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Saturday, September 15, 2012

Barfi 

Sunshine Boy

 
Ranbir Kapoor is the wonder boy of Bollywood today—a star who manages to go against all image-building rules.  If he were a conventional star, Anurag Basu would probably never have got him to sign up for Barfi.  So completely has Ranbir immersed himself into the part, that you can’t imagine anyone else doing it.

The same would go for Priyanka Chopra, who sheds her glamorous persona, and plays a child-like Jhilmil, without any self-consciousness.  The third side of this unusual love triangle is the radiant Ileana D’Cruz, as a young woman led by her heart.

Basu’s film may often trip over into treacle, but his three characters remain endearing. The love story is told with a back-and-forth narrative style, with a hint of crime and suspense, unfolding in Darjeeling, Kolkata and some parts in a village— an age of innocence and fairy-tale sparkle created with solid production design and shot beautifully.

Murphy (Kapoor) is the deaf-mute son of a chauffeur (Akash Khurana), and called Barfi in all Darjeeling, because he quacks his name out sounding like that—the name comes from Murphy Radio, whose cute baby mascot was advertised heavily in the seventies when a large part of the film is set, giving the filmmaker a chance to play around with period props and costumes.

Barfi falls in love at first sight with the beautiful Shruti, who is engaged to a suitable man, but is drawn to the mischief and charm of Barfi.  Her wise mother (Rupa Ganguly) gently guides her away from what she thinks is a doomed life with a poor and differently abled man.  (It’s only in the movies that lack of money is never a constraint, and poor people live in pretty barsatis.)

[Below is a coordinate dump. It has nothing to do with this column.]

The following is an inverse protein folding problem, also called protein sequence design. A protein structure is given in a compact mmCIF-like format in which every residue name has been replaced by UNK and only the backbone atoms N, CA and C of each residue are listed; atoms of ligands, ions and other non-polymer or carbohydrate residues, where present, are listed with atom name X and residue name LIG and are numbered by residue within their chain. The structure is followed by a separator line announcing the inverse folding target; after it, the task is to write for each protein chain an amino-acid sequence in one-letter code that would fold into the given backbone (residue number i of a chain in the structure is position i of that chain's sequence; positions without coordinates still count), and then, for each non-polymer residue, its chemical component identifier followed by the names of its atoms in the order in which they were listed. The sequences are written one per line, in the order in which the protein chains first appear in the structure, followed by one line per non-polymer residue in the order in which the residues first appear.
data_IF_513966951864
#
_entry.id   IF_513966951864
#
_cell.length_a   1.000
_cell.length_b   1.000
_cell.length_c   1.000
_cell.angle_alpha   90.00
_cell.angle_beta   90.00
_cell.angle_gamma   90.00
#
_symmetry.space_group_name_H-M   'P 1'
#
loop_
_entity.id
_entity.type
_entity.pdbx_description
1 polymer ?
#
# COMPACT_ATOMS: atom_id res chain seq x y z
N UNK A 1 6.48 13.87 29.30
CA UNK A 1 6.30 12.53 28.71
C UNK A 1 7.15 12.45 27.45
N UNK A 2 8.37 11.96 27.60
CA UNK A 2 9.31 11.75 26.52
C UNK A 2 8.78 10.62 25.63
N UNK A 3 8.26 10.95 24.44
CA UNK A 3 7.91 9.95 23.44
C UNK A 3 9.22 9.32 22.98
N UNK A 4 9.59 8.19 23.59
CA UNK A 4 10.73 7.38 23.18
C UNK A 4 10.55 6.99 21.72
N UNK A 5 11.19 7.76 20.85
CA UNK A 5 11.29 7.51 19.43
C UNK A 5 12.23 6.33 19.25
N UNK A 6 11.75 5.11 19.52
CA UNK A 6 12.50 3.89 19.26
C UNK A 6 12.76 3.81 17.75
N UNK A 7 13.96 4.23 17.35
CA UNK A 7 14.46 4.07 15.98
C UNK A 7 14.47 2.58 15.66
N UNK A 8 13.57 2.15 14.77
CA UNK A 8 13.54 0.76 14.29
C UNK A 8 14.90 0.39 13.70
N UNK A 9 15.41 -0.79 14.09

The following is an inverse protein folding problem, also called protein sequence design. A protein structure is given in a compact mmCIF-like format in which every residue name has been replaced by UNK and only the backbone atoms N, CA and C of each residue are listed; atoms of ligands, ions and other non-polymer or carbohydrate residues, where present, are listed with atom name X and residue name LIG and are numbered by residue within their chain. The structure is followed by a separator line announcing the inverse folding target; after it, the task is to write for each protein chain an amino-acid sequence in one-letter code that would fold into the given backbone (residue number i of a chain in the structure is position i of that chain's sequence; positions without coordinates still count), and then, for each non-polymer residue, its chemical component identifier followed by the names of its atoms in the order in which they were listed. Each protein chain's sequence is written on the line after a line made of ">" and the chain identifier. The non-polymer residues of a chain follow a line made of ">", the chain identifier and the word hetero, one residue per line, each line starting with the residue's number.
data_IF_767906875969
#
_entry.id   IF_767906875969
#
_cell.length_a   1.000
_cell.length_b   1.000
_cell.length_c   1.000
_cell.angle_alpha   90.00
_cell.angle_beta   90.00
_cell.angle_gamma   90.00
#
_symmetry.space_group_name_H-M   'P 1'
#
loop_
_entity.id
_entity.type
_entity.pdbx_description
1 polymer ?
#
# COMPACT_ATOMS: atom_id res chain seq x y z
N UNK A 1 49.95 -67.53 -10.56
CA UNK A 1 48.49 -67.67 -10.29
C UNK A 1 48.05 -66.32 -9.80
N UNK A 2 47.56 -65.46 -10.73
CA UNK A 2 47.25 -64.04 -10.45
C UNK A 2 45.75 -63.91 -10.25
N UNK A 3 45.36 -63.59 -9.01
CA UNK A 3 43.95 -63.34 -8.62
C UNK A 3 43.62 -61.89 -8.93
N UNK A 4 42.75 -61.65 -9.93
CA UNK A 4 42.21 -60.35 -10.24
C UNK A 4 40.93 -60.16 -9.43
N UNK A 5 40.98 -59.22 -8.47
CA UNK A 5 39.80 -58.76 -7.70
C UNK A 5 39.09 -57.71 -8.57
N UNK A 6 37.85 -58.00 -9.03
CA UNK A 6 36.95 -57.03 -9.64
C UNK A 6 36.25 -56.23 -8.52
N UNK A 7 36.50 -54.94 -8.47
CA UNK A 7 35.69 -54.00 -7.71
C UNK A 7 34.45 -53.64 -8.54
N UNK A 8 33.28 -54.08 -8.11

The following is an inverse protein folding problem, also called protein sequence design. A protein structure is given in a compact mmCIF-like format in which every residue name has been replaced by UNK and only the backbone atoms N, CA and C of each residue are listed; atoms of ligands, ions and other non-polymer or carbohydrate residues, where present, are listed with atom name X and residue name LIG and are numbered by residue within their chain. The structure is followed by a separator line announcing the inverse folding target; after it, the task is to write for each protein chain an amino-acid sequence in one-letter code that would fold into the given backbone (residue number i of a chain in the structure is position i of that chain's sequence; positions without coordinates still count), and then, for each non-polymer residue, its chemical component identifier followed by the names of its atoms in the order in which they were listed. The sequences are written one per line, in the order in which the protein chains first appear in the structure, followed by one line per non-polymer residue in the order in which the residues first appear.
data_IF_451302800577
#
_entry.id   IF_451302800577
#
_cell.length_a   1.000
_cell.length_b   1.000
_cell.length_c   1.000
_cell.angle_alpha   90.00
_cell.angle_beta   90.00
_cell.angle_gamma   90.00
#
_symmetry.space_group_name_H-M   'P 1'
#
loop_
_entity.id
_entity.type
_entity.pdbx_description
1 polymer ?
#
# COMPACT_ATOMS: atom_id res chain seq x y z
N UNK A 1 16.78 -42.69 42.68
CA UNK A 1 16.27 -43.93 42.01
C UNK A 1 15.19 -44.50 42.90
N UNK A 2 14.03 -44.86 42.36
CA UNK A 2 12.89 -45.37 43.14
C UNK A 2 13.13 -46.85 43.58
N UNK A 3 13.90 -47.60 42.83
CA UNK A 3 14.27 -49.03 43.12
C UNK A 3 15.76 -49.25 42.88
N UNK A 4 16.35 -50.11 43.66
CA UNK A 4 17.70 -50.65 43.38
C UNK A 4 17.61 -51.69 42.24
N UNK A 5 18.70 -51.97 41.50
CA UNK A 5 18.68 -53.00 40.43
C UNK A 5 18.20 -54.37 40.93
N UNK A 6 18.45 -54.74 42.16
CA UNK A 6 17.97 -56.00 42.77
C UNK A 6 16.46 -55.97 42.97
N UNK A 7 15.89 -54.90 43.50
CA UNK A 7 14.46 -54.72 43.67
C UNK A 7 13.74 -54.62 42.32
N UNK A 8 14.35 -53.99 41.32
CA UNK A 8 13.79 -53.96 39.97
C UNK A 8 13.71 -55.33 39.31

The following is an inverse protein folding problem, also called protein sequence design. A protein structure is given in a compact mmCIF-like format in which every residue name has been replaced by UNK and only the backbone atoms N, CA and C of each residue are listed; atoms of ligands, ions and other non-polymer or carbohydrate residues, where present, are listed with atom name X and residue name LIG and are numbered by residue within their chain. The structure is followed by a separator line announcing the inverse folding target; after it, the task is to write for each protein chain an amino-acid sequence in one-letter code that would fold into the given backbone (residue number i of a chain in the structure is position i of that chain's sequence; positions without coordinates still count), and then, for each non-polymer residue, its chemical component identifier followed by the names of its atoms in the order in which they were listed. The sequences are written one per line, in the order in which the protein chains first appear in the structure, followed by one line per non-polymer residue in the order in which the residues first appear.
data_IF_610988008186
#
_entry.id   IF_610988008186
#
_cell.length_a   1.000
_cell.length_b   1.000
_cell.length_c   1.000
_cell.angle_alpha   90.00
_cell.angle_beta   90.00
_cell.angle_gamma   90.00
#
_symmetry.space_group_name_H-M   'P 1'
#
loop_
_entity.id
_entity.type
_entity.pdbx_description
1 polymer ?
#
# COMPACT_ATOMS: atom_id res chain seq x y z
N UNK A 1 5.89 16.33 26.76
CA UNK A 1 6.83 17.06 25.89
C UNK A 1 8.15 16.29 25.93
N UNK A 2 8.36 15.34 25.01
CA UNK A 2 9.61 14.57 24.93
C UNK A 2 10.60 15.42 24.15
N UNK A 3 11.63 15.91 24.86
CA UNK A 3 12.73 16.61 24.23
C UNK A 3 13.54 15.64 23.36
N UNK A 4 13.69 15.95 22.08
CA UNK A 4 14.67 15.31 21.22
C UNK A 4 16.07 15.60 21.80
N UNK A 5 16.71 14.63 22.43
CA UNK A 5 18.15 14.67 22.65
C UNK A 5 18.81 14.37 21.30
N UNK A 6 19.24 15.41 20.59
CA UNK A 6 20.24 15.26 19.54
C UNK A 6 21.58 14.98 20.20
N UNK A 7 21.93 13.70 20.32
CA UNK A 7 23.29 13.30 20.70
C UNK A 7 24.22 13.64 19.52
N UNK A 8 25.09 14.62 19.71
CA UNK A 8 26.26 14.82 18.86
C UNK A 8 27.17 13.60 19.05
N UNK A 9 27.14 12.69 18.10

Meanwhile, there’s the autistic (retarded actually) Jhilmil who is unwanted by her parents, but for her wealth.   Barfi happens to take her under his wing, and then she refuses to let go.  The local cop (Saurabh Shukla) gets caught up in all this intrigue, and, chasing Barfi up and down crowded streets and rooftops, complains that his waistline has reduced.

It is an idealised universe of the filmmaker’s imagination, and there is the nostalgic desire evoked even in the viewer for a world in which love is all it takes.  Basu does tend to overdo the cute quotient, but the actors just carry it off.  In a harsh, cynical world, maybe Barfi is a small, very welcome shower of sweetness and light.

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